March 28, 2020
By: Olivia Nelson, RTC
A counsellor’s tips for coping well during COVID-19
Things certainly feel strange right now, to say the least. Nothing as we know it is quite the same and from all angles the COVID-19 virus has impacted our lives, our families, our society and the world at large, and may I add, in a very short period of time. This is really happening and it’s stirring up a lot of fear.
In the hope to reassure you, if you are feeling concern, anxiety, overwhelm or even emotional shut down, this is the body’s natural reaction to coping in uncharted territory. The nervous system is trying to deal with the level of feeling that is being triggered by such changeable circumstances. It is A LOT to process…so how do we even begin?
Here are some suggestions that you can apply immediately to help yourself and to share with your loved ones and communities:
STAYING PRESENT, meaning ‘be here now’ can help us get ourselves back in touch with our reality in this present moment rather than spiraling into what our mind wants to distract us with. I am not saying we shouldn’t watch the news. It’s important to be well informed but it’s more important to not allow ourselves to be consumed by negativity. Giving ourselves breaks and getting back into the moment can help lighten our inner load and create a calmer state for our well-being.
BREATHE – Sounds so simple (and of course it’s free!) and yet it can be easily forgotten how powerful the natural gift of breath really is. As we are navigating this new terrain, we can find ourselves breathing shallowly yet when we consciously take some slow & deep breaths it can immediately calm our body and mind and help to remind us of what is actually happening in THIS MOMENT. In this moment we can ask: Am I under any present threat? Am I safe? Am I ultimately OK? And then breathe.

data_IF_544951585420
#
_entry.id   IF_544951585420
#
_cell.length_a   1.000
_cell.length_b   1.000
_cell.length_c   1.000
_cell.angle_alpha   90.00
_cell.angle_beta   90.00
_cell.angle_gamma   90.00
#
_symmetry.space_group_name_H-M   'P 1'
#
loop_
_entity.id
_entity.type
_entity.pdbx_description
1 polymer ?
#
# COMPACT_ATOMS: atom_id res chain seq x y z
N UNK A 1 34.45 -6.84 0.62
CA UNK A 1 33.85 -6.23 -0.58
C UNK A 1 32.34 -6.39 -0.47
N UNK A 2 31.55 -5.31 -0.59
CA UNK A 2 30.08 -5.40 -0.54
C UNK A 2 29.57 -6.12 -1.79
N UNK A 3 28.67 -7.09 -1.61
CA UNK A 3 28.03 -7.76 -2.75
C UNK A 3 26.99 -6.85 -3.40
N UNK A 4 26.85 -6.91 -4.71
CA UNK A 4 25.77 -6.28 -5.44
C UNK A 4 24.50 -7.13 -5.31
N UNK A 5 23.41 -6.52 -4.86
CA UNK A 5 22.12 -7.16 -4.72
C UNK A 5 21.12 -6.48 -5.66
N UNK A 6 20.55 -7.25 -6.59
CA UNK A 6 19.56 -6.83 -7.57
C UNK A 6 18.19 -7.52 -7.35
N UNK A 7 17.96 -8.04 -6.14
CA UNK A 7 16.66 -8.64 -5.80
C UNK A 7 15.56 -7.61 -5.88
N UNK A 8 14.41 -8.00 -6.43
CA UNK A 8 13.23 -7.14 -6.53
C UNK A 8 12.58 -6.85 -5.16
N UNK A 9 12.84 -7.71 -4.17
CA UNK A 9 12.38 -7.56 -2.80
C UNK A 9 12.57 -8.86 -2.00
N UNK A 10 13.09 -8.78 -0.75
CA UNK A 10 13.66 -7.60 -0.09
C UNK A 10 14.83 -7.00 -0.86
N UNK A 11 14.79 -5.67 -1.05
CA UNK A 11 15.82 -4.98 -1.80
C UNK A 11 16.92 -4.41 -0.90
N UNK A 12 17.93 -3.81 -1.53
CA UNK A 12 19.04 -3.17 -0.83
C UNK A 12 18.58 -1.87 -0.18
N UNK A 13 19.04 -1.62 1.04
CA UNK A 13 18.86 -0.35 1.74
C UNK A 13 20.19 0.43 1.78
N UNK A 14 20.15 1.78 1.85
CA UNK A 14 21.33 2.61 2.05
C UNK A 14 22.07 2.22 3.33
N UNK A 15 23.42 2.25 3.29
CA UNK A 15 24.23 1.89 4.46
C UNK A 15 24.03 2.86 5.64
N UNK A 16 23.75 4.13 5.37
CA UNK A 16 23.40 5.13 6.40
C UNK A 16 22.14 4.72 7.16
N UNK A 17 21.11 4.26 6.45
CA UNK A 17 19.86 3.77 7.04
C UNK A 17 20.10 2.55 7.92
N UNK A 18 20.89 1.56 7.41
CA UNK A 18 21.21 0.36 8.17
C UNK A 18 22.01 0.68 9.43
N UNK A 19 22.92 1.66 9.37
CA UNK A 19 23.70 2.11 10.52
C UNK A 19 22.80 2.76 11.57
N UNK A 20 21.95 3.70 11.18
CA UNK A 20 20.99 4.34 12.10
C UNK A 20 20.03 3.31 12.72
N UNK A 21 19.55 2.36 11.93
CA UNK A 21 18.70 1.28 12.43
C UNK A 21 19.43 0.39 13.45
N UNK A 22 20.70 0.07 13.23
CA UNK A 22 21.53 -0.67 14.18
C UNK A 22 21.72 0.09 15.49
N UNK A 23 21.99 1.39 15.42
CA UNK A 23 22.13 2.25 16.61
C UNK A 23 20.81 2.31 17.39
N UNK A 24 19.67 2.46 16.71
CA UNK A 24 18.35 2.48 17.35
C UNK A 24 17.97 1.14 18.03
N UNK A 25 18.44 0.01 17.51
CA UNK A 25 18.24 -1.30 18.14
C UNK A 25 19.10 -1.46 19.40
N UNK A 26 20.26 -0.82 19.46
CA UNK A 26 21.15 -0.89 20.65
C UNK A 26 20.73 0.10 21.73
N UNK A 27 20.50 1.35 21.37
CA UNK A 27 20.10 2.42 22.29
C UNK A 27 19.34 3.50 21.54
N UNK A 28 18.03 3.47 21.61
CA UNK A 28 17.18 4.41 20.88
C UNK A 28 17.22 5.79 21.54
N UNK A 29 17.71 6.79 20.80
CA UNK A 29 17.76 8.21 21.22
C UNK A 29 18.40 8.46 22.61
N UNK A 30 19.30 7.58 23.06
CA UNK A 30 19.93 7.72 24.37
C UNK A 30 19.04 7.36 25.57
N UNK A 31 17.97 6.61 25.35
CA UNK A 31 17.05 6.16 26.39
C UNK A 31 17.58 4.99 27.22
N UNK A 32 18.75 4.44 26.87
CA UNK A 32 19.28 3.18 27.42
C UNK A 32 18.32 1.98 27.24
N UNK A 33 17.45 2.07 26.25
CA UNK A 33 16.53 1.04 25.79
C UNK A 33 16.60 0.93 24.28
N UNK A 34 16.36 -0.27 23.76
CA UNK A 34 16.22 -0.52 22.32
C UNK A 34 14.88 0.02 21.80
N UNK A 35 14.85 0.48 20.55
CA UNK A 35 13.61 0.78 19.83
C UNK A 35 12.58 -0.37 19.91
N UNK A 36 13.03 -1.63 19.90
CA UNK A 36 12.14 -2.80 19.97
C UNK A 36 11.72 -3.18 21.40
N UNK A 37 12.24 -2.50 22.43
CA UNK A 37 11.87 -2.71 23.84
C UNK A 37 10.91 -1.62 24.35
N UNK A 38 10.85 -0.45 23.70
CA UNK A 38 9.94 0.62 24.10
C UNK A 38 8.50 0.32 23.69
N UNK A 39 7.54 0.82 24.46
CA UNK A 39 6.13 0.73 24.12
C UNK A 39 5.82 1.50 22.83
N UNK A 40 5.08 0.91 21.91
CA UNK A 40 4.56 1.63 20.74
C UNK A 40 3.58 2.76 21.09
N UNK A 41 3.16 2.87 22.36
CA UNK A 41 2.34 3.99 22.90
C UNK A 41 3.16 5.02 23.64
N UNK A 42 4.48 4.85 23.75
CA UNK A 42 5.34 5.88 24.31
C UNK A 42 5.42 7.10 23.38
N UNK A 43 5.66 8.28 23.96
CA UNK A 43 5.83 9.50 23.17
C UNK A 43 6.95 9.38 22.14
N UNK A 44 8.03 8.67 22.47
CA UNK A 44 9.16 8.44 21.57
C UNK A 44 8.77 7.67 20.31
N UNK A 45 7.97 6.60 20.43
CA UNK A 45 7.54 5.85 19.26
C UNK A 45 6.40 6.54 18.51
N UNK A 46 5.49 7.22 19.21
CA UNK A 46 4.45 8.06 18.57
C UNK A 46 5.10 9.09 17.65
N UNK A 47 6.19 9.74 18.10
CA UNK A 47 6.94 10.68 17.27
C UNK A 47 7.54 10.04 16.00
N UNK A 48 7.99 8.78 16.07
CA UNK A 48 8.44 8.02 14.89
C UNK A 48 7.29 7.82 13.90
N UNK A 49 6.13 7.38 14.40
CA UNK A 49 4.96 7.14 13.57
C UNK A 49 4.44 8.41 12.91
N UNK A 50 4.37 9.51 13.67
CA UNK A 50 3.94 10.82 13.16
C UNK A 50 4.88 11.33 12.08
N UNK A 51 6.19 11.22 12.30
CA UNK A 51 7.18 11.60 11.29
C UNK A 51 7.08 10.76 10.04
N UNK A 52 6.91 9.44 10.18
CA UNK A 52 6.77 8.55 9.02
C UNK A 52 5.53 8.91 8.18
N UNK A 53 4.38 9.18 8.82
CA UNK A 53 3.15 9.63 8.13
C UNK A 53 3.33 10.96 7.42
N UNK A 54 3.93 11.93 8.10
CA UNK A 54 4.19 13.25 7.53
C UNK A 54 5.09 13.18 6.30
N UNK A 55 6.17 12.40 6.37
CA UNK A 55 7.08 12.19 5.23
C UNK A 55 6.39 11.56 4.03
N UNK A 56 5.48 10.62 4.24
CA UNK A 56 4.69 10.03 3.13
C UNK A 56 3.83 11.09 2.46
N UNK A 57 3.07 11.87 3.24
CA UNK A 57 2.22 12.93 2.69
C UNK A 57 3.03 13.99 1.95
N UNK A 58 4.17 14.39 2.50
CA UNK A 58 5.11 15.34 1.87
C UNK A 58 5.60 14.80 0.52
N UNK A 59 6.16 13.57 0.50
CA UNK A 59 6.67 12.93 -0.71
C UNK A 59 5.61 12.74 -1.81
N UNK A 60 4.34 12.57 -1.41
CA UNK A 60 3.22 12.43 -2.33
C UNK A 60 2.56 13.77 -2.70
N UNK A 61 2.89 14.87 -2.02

MEDITATING – There are many meditation methods available online. A simple technique is finding a comfortable seated position with your back straight and follow your breath with your attention, staying with your own experience (any sensations, feelings, awareness of temperature, sounds etc.). This can again bring calm and presence. And if you find your mind wandering off, guide your attention gently back to your breath and any sensations happening in the body.
CONNECTION – Unfortunately we can’t get physically close to many people right now. There are however many ways to connect, via phone, text or face to face online. Reaching out to relatives, friends and loved ones can help us to remember that we are not alone. Together we can find ways to connect and support each other. Even sending a wave across the road to a neighbour can improve two people’s day!
PHYSICAL ACTIVITY – Anything physical is great to get the blood flowing and our energy moving. Activities such as walking, cycling, gardening, yoga or even dancing (with your headphones on if necessary!). There are also many online classes you can join…even Zumba!
NUTRITION – We all know how the food we eat impacts not only how we feel physically but how we feel emotionally. It can be an added stress to go and shop due to the anxiety around distancing, shortages and line-ups. Pre-planning for what’s needed and staying present can help during these stressful times.
The good news or rather the silver lining of all this is that having such change forced on us on so many levels is allowing us to look at and experience our lives and communities with fresh eyes. Ultimately, becoming present in the moment is an opportunity to trust ourselves and our body’s own intelligence to lead the way.
Connection and support are vital– we’re in this together.
“Be the change that you wish to see in the world.” – Mahatma Gandhi